Katia Ricciarelli’s early years were marred by tragedy: her father died when she was young and the other members of her family, apart from her mother, were killed in a car accident. After completing her schooling she worked to earn the money to allow her to study singing at the Benedetto Marcello Conservatory in Venice, where she was a pupil of Iris Adami Corradetti, a notable soprano of the inter-war years. During 1968 Ricciarelli won several vocal competitions and made her operatic stage debut in 1969 at Mantua as Mimì / La Bohème. The following year she appeared in Cherubini’s Anacreon in Siena, attracting considerable interest which increased when she won the Verdi Award at Parma in 1970 and the Voci Verdiane competition in 1971. She subsequently sang Leonora / Il trovatore at Parma as well as the title role in Verdi’s Giovanna d’Arco in Rome and Medora / Il corsaro in concert with principals of La Fenice at Frankfurt, all in 1971.
In America Ricciarelli first appeared with the Chicago Lyric Opera in 1972 as Lucrezia / I due Foscari; this was followed by her debut at La Scala, Milan during the following year in the title role of Suor Angelica. At the Royal Opera House, London her debut came in a new 1974 production of La Bohème, opposite José Carreras as Rodolfo. She proved to be extremely popular with English audiences, returning frequently to sing with the Royal Opera Company: as Amelia / Un ballo in maschera (1975), Elisabetta / Don Carlo (1977), Alice / Falstaff (1982), the Trovatore Leonora (1983), Desdemona / Otello (1983, 1987, 1990, 1993), Giulietta / I Capuleti e i Montecchi (1985) and in the title roles of Luisa Miller (1978, 1979, 1981), Lucia di Lammermoor (1980) and Aida (1984). She made her debut at the Metropolitan Opera, New York in 1975 as Mimì and returned to sing Micaëla / Carmen in the same year, followed by Desdemona and Luisa in 1978 and 1982 and Amelia in 1980.
By the mid-1970s Ricciarelli was a major international star, singing in Barcelona, Berlin, Geneva, Moscow, New Orleans, Paris and San Francisco; appearing at the Verona Festival in 1973, 1978–1979 and 1984; and performing frequently at the Pesaro Rossini Festival between 1981 and 1989: roles here included Ellen / La donna del lago, Amenaide / Tancredi, Madama Cortese / Il viaggio a Reims, Bianca / Bianca e Falliero and Ninetta / La gazza ladra.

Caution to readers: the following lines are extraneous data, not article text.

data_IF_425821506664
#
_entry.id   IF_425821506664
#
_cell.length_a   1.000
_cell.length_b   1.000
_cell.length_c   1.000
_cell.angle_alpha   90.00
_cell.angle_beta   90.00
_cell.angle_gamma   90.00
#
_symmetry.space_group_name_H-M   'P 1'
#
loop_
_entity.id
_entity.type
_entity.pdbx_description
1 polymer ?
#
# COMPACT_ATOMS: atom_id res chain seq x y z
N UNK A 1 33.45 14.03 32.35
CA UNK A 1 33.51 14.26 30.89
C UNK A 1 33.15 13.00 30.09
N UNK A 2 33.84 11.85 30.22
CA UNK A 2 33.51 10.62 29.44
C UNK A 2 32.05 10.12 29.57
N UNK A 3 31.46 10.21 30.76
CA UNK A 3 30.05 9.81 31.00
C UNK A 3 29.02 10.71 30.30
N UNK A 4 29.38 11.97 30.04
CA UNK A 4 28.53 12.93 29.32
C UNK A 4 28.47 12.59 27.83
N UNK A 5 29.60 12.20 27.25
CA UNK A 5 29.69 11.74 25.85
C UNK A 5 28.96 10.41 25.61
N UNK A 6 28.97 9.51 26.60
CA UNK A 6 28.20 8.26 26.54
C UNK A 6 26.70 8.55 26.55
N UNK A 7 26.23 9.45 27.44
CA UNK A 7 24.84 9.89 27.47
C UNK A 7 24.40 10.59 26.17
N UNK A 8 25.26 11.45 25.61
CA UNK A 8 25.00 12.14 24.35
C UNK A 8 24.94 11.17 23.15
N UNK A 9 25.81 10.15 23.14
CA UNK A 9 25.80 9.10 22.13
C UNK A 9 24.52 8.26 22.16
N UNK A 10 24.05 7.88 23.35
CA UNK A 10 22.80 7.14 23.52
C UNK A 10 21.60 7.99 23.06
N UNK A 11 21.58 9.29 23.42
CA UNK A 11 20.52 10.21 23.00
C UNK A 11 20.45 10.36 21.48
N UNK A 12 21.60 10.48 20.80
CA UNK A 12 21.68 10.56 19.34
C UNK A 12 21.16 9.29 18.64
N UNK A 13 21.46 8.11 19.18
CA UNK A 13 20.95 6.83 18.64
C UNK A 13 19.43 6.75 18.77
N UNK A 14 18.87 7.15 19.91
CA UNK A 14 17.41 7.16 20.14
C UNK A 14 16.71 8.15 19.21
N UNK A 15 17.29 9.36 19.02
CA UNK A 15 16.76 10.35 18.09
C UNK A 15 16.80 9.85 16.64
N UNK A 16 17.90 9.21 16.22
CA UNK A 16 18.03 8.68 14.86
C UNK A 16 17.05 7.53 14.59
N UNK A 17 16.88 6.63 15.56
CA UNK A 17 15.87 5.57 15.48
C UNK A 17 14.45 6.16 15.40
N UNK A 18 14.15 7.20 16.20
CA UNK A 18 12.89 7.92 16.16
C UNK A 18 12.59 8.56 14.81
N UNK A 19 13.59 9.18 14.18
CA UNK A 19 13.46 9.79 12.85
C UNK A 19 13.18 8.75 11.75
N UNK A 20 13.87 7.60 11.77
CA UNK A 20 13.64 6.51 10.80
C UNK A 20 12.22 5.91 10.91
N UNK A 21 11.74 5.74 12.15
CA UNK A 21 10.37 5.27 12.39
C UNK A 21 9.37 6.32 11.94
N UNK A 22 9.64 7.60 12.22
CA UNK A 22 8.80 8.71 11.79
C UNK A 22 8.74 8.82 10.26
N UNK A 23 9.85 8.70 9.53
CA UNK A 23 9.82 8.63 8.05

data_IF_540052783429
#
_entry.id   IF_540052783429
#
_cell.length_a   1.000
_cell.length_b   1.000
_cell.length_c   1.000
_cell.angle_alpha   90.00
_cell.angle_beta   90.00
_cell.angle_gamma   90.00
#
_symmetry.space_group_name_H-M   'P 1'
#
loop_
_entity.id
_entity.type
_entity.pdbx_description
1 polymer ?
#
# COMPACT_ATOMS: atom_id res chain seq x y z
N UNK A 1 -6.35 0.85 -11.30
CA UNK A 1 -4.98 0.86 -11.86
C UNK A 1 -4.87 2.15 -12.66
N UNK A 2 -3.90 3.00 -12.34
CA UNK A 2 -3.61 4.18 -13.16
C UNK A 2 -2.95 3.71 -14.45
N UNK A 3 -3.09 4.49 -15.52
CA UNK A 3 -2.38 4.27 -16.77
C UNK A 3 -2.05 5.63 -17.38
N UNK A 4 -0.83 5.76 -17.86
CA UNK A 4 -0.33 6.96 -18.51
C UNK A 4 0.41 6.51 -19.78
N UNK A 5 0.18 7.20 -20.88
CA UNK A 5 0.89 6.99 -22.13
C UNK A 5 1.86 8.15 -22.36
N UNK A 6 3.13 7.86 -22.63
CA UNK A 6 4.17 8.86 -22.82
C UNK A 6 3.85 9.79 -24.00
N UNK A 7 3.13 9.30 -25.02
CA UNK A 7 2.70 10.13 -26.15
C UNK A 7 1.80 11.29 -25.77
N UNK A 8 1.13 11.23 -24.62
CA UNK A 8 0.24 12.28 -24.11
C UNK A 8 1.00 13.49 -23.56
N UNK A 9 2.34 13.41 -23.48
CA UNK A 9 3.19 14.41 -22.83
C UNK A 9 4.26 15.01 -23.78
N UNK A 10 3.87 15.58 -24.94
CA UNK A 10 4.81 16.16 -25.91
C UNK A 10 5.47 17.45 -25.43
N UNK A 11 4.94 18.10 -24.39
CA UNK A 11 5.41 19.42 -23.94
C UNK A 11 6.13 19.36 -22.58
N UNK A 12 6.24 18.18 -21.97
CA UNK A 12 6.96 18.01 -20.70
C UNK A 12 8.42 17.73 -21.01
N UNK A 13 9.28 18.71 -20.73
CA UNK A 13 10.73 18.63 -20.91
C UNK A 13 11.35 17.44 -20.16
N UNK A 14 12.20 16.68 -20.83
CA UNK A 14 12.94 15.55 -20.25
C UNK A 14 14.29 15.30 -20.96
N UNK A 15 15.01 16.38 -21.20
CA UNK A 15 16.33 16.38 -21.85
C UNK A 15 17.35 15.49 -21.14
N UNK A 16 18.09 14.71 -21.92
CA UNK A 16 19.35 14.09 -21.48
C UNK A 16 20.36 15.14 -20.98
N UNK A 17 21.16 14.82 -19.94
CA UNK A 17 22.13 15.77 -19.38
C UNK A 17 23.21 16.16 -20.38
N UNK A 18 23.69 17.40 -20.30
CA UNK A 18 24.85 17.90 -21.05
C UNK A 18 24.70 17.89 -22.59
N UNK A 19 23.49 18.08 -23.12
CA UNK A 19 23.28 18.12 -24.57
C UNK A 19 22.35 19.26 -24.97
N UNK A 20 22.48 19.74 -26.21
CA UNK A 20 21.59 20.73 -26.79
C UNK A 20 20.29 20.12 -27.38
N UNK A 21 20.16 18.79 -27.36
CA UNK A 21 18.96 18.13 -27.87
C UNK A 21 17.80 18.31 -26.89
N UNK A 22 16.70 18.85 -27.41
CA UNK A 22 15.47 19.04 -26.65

During the 1980s, at the urging of Herbert von Karajan, Ricciarelli recorded several heavier than expected roles, such as the title parts in Tosca and Turandot (which she did not sing on stage). Karajan defended his encouragement in significant words, saying that it was exactly the ‘cry of desperation’ that Ricciarelli evinced as Turandot that would distinguish ‘his’ Turandot from others. It was widely felt, however, that the assumption of such roles came at the cost of the initial soft-grained quality of Ricciarelli’s voice.
Nonetheless she continued to sing widely during the 1980s, for instance in a staging of Aida before the temples of Luxor in 1987. A notable exponent of Donizetti’s three queens, she sang Anna Bolena at the Bregenz Festival and at Stuttgart (1987), Elisabetta / Roberto Devereux at the San Carlo, Naples (1987) and Maria Stuarda at Reggio Emilia (1991). Other memorable assumptions included Marguerite / Faust (Munich and Paris, 1988), Maddalena / Andrea Chénier (Versailles, 1989), Iphigénie / Iphigénie en Tauride by Piccinni (Rome, 1991), Valentine / Les Huguenots (Novara, 1993), Liù / Turandot (Torre del Lago, 1996) and the title role in Handel’s Agrippina (Palermo, 1998), as well as the title parts in the Donizetti operas Caterina Cornaro, Maria de Rohan, Lucrezia Borgia and Imogene in Bellini’s Il pirata. She made her final appearance at the Met as Desdemona in 1990, with Carlos Kleiber conducting.
Having established the Accademia Lirica di Katia Ricciarelli in 1991 she was responsible for the artistic direction of the Teatro Politeamo Greco in Lecce from 1998 to 2003 (appearing there as Giordano’s Fedora in 1998) and between 2003 and 2005 was the artistic director of the Macerata Opera Festival. In 2005 Ricciarelli won the best actress prize, Nastro d’argento, awarded by Italian film journalists for her role in Pupi Avati’s La seconda notte di nozze. She remains an outspoken commentator on artistic matters in Italy.
With her tall elegant figure, beautiful features and convincing acting, Ricciarelli cut a superb figure on stage which, especially in her early years, was ideally matched by her delicate and sensitive singing. An ideal exponent of several major Verdi roles, for instance Luisa Miller, Amelia and Desdemona, she recorded extensively.
© Naxos Rights International Ltd. — David Patmore (A–Z of Singers, Naxos 8.558097-100).